The Stanbic Purchase Managers Index (PMI) for September shows that private sector activity remained in growth territory at the end of the third quarter of the year.
The survey, sponsored by Stanbic Bank and produced by IHS Markit, indicates that ability of firms to secure additional customers resulted in higher new orders and a subsequent expansion of business activity. Meanwhile, both input costs and output prices continued to increase.
The headline PMI was 55.7 in September, down from 57.5 in August, but still above the 50.0 no-change mark.
Stanbic Bank Fixed Income managerBenoni Okwenje, commented: “Private sector activity remains solid at the end of the third quarter of 2019. Despite the PMI declining to 55.7 in September from 57.5 in August, overall activity remains robust. Domestic demand continues to improve, partially driven by private sector credit growth over the last year. Despite higher input costs, the rise in new orders has supported overall output.It has now been 32 months in a row of improving business conditions and we suspectthis trend will carry through for the rest of the year.”
The report shows that new orders increased in September, with a number of panellists indicating that they had been able to secure new customers during the month.
The survey, which has been conducted since June 2016 and covers the agriculture, industry, construction, wholesale & retail and service sectors,contains the latest analysis of data collected from the monthly survey of business conditions in the Ugandan private sector.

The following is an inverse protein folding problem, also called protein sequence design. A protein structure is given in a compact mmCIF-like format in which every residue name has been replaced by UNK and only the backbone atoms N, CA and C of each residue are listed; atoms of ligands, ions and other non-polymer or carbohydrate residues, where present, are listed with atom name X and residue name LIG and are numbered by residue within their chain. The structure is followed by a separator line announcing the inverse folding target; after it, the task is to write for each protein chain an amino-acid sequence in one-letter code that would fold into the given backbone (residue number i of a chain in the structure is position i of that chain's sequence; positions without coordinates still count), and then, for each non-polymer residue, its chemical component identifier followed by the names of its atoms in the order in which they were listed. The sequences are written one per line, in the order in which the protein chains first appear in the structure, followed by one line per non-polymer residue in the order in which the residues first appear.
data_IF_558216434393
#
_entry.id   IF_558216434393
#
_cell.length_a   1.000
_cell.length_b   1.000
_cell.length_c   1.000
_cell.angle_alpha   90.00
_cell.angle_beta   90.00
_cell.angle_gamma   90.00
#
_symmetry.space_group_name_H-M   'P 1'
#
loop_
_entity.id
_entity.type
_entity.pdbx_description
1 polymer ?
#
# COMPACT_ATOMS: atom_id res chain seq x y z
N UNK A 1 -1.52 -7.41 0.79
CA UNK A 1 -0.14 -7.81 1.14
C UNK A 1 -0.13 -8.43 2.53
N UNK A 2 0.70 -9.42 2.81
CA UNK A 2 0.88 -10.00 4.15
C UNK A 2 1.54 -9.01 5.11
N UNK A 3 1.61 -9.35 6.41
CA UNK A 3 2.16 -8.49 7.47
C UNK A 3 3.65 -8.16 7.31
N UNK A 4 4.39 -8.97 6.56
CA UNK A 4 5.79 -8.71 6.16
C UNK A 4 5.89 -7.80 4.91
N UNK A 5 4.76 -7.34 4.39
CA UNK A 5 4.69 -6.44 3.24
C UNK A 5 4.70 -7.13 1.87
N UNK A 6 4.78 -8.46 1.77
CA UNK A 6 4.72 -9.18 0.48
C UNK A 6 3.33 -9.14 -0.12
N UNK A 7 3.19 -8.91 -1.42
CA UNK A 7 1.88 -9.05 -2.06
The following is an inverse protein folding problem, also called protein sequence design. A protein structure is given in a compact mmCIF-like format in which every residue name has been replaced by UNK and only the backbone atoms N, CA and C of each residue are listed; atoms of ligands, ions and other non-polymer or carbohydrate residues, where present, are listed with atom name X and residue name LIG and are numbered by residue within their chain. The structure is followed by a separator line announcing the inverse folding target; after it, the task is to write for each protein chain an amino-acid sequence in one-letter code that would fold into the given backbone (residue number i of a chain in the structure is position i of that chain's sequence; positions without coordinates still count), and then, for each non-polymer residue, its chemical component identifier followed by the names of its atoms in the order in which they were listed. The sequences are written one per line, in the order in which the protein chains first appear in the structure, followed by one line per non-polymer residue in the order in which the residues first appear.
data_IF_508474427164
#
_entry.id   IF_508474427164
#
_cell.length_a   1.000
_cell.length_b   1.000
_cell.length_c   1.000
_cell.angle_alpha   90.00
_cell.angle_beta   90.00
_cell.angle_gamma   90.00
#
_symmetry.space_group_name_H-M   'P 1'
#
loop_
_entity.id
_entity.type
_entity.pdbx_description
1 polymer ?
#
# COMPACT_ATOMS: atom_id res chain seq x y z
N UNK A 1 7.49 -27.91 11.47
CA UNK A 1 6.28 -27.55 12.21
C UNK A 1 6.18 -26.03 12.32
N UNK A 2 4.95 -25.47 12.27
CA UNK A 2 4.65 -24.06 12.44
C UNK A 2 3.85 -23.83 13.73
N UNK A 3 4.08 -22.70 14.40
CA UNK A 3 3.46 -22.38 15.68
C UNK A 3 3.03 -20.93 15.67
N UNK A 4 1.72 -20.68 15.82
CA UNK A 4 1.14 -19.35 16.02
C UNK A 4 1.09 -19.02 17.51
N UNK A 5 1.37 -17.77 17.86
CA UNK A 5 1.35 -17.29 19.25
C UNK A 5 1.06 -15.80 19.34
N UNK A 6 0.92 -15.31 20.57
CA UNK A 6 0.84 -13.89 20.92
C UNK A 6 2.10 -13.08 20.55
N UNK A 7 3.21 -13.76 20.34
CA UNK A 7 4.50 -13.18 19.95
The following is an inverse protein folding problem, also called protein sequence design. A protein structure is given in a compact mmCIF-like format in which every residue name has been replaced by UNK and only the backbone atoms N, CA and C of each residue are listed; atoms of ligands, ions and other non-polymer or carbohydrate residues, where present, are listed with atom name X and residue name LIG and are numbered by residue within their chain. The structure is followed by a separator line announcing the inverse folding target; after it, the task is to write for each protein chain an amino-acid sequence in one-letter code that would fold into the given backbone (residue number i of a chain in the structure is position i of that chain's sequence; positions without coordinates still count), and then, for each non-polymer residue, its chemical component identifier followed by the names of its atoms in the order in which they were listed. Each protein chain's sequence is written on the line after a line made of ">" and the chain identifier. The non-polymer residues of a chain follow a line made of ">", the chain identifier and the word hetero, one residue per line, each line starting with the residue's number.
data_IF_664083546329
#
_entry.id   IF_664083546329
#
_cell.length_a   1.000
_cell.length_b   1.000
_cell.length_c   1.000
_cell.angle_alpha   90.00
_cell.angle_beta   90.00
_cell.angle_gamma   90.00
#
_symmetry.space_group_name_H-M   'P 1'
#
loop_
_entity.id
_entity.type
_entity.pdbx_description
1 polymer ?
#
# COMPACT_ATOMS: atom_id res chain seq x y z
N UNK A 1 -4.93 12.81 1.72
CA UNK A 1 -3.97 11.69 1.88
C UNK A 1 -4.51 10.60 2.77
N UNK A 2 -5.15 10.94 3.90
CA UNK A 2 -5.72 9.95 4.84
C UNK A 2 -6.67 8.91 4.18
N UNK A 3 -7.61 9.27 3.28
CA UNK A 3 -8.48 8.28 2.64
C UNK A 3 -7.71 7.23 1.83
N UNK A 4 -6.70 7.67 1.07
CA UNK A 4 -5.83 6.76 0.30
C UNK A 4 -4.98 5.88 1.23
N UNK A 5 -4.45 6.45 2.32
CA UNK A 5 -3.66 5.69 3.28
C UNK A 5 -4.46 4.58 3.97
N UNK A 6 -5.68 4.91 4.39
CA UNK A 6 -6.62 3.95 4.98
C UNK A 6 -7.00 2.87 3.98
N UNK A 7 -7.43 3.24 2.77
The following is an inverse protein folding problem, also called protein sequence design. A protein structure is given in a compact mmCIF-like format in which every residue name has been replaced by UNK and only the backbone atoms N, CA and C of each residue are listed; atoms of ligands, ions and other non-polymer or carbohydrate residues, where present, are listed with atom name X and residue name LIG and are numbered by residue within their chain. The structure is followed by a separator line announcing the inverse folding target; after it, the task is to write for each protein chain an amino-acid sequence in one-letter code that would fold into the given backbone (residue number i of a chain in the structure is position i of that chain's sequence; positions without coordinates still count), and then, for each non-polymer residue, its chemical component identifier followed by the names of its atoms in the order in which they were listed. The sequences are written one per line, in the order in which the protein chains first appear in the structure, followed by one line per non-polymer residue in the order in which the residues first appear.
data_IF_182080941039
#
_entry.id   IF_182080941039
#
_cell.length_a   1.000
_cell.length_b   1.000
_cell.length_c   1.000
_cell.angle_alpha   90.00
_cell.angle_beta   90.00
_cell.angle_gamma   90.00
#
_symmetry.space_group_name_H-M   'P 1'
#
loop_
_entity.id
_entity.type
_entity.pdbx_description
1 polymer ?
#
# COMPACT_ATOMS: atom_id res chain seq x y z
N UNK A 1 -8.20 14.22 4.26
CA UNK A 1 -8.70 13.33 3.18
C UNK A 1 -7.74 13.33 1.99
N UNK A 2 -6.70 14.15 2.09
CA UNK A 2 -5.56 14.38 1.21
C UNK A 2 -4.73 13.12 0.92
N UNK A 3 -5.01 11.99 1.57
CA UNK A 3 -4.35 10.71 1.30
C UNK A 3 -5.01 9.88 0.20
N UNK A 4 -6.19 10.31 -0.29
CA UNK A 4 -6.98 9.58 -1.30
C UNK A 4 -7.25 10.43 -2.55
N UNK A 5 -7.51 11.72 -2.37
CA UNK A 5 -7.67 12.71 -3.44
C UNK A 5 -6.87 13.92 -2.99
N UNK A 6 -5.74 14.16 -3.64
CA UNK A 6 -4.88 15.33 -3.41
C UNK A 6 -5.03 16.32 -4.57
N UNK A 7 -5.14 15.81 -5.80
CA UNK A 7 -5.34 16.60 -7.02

According to the PMI report for September, the expansion in demand, alongside successful marketing, led to a thirty-second successive monthly rise in business activity. All five broad sectors saw growth of output.
“Purchasing activity continued to rise, extending the current sequence of expansion to 19 months. Faster suppliers’ delivery times meant that the increase in input buying fed through to an accumulation of inventories. Overall input prices increased, with panellists reporting higher costs for electricity and purchased items including cement, food products and stationery,” Okwenje added.
Companies responded to higher input costs by raising their output prices accordingly. Selling prices have increased throughout the 40-month survey so far.
The PMI report further states that the likelihood of continued new order growth and business expansion plans led to optimism among firms that output will rise over the coming year. “Over 74% of panellists were confident regarding the outlook,” the report showed in part.
The PMI is a composite index, calculated as a weighted average of five individual sub-components: New Orders (30%), Output (25%), Employment (20%), Suppliers’ Delivery Times (15%) and Stocks of Purchases (10%). Readings above 50.0 signal an improvement in business conditions on the previous month, while readings below 50.0 show a deterioration.
The headline figure derived from the survey is the Purchasing Managers’ Index™ (PMI™) which provides an early indication of operating conditions in Uganda.